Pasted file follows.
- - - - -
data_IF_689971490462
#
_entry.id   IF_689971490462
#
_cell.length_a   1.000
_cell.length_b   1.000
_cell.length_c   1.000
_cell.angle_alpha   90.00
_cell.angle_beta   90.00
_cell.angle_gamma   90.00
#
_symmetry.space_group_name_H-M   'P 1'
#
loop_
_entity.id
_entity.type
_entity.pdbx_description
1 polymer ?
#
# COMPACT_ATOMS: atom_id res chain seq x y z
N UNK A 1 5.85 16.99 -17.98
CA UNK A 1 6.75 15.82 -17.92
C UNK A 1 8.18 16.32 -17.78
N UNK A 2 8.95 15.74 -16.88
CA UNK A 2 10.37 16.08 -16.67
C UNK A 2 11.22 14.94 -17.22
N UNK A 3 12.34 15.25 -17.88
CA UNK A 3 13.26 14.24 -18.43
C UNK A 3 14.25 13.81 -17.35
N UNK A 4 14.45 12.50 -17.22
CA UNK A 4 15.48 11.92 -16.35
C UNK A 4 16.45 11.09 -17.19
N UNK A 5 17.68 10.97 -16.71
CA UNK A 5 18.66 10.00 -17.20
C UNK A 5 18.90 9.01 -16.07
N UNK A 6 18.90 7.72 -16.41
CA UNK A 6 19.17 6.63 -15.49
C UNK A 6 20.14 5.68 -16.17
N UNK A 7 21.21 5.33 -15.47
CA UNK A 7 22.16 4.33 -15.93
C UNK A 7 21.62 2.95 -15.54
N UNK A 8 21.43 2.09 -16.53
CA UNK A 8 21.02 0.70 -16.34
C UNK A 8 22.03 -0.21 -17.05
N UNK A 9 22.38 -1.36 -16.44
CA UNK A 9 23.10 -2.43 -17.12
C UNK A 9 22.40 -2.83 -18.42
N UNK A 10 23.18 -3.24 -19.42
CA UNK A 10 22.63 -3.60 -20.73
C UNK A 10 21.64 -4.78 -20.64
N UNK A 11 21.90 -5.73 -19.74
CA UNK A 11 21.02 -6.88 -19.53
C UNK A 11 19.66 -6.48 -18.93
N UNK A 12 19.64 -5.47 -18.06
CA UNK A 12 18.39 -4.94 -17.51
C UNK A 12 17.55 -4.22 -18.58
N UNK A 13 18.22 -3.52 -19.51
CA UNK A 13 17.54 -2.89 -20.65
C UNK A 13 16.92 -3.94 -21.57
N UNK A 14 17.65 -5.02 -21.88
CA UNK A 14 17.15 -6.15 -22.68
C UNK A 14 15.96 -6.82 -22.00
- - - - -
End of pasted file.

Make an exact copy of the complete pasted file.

data_IF_689971490462
#
_entry.id   IF_689971490462
#
_cell.length_a   1.000
_cell.length_b   1.000
_cell.length_c   1.000
_cell.angle_alpha   90.00
_cell.angle_beta   90.00
_cell.angle_gamma   90.00
#
_symmetry.space_group_name_H-M   'P 1'
#
loop_
_entity.id
_entity.type
_entity.pdbx_description
1 polymer ?
#
# COMPACT_ATOMS: atom_id res chain seq x y z
N UNK A 1 5.85 16.99 -17.98
CA UNK A 1 6.75 15.82 -17.92
C UNK A 1 8.18 16.32 -17.78
N UNK A 2 8.95 15.74 -16.88
CA UNK A 2 10.37 16.08 -16.67
C UNK A 2 11.22 14.94 -17.22
N UNK A 3 12.34 15.25 -17.88
CA UNK A 3 13.26 14.24 -18.43
C UNK A 3 14.25 13.81 -17.35
N UNK A 4 14.45 12.50 -17.22
CA UNK A 4 15.48 11.92 -16.35
C UNK A 4 16.45 11.09 -17.19
N UNK A 5 17.68 10.97 -16.71
CA UNK A 5 18.66 10.00 -17.20
C UNK A 5 18.90 9.01 -16.07
N UNK A 6 18.90 7.72 -16.41
CA UNK A 6 19.17 6.63 -15.49
C UNK A 6 20.14 5.68 -16.17
N UNK A 7 21.21 5.33 -15.47
CA UNK A 7 22.16 4.33 -15.93
C UNK A 7 21.62 2.95 -15.54
N UNK A 8 21.43 2.09 -16.53
CA UNK A 8 21.02 0.70 -16.34
C UNK A 8 22.03 -0.21 -17.05
N UNK A 9 22.38 -1.36 -16.44
CA UNK A 9 23.10 -2.43 -17.12
C UNK A 9 22.40 -2.83 -18.42
N UNK A 10 23.18 -3.24 -19.42
CA UNK A 10 22.63 -3.60 -20.73
C UNK A 10 21.64 -4.78 -20.64
N UNK A 11 21.90 -5.73 -19.74
CA UNK A 11 21.02 -6.88 -19.53
C UNK A 11 19.66 -6.48 -18.93
N UNK A 12 19.64 -5.47 -18.06
CA UNK A 12 18.39 -4.94 -17.51
C UNK A 12 17.55 -4.22 -18.58
N UNK A 13 18.22 -3.52 -19.51
CA UNK A 13 17.54 -2.89 -20.65
C UNK A 13 16.92 -3.94 -21.57
N UNK A 14 17.65 -5.02 -21.88
CA UNK A 14 17.15 -6.15 -22.68
C UNK A 14 15.96 -6.82 -22.00